2 Practical Ways to Enforce Tone from the Top Compliance
2 Practical Ways to Enforce Tone from the Top Compliance

2 Practical Ways to Enforce “Tone from the Top” Compliance  

In the 1949 movie Twelve O’Clock High, Gregory Peck, who plays a military officer, drives straight onto a secure military base without being stopped. The sentry never checks his ID, and as a result, blatantly violates security protocol.

Rather than letting this mishap slide, Peck stops the car and chews the young soldier out for violating the rules. Having witnessed this laxity within the organization, Peck then whips his unit into shape the way only a military general can.  

While set in the context of an air force unit during WWII, the movie is really about the importance of leadership at the top. What does a movie about WWII have to do with compliance? For one thing, it illustrates what leadership at the top should look like when it comes to enforcing ethics and regulations.   

It’s also one of the favorite movies of Jon Stentz, VP and Chief Counsel of International Development and Brands at HMSHost corporation, and a panelist at Compliance Week, where he shared some expert insights, including the movie reference, on tone from the top.

Stentz reinforces the idea that leadership should not only be the enforcer, but also the role model.

While you don’t have to be a drill sergeant to enforce tone from the top, leadership should provide a clear example to their employees about what constitutes ethical behavior. And about what’s acceptable at different companies in different industries.

Here are two practical ways the experts at the panel on Creating a Risk-Based Compliance Program recommend for companies who want to promote and attain a culture of compliance:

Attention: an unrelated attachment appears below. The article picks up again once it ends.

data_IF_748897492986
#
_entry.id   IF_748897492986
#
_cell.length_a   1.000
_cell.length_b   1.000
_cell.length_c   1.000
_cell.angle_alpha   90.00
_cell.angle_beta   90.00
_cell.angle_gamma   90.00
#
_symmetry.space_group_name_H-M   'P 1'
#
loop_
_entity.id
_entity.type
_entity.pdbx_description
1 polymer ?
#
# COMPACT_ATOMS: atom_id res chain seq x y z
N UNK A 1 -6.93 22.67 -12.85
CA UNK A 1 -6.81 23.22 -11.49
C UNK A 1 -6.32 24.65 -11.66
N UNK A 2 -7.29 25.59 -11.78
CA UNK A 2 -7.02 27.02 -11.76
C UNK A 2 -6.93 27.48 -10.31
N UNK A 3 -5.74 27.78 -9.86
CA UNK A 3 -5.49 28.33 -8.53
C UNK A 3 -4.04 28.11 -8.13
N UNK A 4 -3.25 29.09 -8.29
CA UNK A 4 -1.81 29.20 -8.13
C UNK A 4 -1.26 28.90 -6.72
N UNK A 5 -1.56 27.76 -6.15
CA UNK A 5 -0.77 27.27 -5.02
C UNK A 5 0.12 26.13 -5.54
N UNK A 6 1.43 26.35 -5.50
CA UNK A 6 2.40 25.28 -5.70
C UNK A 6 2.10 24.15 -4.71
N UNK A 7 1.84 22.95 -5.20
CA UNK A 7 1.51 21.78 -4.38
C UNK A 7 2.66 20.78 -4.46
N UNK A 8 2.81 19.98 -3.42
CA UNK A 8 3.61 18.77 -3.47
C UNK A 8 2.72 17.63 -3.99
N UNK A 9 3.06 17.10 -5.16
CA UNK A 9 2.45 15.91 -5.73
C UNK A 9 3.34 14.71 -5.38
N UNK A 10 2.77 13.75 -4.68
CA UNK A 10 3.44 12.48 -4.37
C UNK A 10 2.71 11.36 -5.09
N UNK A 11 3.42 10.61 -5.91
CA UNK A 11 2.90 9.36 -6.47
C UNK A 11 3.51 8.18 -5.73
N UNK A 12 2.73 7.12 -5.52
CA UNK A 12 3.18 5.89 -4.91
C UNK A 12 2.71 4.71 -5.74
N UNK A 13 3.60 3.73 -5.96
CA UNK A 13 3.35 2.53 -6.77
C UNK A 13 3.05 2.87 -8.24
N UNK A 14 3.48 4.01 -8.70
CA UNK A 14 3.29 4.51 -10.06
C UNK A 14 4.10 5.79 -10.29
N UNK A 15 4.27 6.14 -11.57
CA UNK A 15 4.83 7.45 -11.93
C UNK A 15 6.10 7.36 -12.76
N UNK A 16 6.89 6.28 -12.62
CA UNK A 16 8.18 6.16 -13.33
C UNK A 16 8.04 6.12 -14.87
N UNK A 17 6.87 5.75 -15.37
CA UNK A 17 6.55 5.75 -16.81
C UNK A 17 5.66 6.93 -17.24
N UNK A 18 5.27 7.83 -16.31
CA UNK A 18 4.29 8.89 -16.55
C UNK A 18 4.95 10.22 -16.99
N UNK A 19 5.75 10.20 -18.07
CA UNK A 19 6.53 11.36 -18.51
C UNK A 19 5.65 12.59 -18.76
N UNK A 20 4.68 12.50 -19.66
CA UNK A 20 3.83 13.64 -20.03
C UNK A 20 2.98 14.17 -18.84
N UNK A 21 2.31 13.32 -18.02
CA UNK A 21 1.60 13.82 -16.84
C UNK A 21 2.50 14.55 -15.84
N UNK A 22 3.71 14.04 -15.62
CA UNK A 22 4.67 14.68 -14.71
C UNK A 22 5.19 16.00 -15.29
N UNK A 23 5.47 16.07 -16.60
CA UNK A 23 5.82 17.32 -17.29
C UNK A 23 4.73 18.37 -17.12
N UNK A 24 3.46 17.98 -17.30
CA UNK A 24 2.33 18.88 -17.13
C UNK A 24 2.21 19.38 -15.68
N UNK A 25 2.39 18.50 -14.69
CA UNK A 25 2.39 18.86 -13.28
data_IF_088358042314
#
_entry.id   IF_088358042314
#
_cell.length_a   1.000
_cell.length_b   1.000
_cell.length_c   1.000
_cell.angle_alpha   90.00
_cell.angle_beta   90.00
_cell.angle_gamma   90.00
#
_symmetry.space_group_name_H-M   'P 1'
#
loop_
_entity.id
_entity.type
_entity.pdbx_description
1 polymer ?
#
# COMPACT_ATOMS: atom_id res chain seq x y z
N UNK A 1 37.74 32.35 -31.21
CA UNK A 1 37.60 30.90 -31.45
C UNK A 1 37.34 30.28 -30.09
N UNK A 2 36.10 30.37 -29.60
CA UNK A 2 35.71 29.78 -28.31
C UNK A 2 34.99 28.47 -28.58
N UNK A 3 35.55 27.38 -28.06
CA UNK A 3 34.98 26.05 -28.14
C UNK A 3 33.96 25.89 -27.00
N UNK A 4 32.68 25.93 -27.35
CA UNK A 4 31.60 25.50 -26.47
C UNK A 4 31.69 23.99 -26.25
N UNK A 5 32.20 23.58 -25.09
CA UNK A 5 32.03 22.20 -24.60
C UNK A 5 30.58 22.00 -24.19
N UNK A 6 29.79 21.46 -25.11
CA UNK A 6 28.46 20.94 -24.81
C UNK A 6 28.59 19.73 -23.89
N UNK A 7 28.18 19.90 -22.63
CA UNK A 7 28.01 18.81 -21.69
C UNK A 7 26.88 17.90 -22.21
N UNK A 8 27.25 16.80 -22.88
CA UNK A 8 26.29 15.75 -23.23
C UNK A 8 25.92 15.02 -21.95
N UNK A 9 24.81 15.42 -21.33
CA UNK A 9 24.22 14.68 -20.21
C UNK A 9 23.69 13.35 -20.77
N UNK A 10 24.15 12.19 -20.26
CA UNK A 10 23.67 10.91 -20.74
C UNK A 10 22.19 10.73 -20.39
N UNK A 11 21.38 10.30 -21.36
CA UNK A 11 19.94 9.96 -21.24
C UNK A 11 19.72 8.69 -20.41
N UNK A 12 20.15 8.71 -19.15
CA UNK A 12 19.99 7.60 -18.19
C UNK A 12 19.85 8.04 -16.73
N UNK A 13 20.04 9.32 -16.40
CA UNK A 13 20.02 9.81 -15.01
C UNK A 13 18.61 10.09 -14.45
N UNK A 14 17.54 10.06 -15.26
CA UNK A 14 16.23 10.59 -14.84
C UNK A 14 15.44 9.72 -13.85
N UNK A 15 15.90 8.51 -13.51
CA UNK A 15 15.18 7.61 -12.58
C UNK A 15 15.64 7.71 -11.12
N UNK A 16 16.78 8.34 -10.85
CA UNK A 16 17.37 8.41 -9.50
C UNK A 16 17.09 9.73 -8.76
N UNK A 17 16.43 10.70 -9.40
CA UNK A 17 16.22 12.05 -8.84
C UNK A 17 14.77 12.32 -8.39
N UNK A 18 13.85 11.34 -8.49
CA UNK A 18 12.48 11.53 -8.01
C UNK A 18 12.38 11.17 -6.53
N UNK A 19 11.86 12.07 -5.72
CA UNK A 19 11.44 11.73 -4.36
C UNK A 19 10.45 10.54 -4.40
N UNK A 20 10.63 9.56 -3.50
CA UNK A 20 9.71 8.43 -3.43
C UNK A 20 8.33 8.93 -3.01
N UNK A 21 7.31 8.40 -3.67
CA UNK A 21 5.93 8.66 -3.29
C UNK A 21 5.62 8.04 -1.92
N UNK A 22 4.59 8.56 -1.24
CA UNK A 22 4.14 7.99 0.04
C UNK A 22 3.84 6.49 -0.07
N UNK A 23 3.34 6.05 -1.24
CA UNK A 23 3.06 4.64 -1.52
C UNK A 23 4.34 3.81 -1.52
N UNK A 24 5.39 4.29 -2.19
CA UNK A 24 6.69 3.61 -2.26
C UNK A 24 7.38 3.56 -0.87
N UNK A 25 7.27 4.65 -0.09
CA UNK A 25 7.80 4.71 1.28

1 – Build a Strong Compliance Committee

In order to enforce tone from the top, Stentz mentions, companies must have a strong compliance committee with the right people on it.

“You need people who are empowered. People who are respected. People who can direct that things be done and make sure there are consequences for people who violate rules. And you have to make sure they have funding,” Stentz states.

2 – Have “Compliance Moments”

The second panelist, Heidi Rudolph, Managing Director at Morae Global highlights what she considers to be a shining example from one of her clients.

The client, a manufacturer who operates in high-risk companies, has what they call a “compliance moments” program.  

What’s a compliance moments program? Well, each month, in any meeting with six or more employees, managers leading the meeting must go through three slides concerning something to do with compliance.

While it might sound like a novel idea to outsiders, to the company’s employees, these moments are just another day in the life.

Everybody knows that’s how they begin their meetings, Rudolph mentions. It’s a cultural institution, enforced by the people at the top and embraced by the employees. It’s just a habit built into the routine.

During the panel, Rudolph mentioned:

“Everyone here is afraid to use the buzzword of “tone at the top,” but it really does start with that. If leadership isn’t actively demonstrating it, then the metrics and risk assessment – or any element of compliance we’re talking about – will be doomed to failure if we don’t have that.”  

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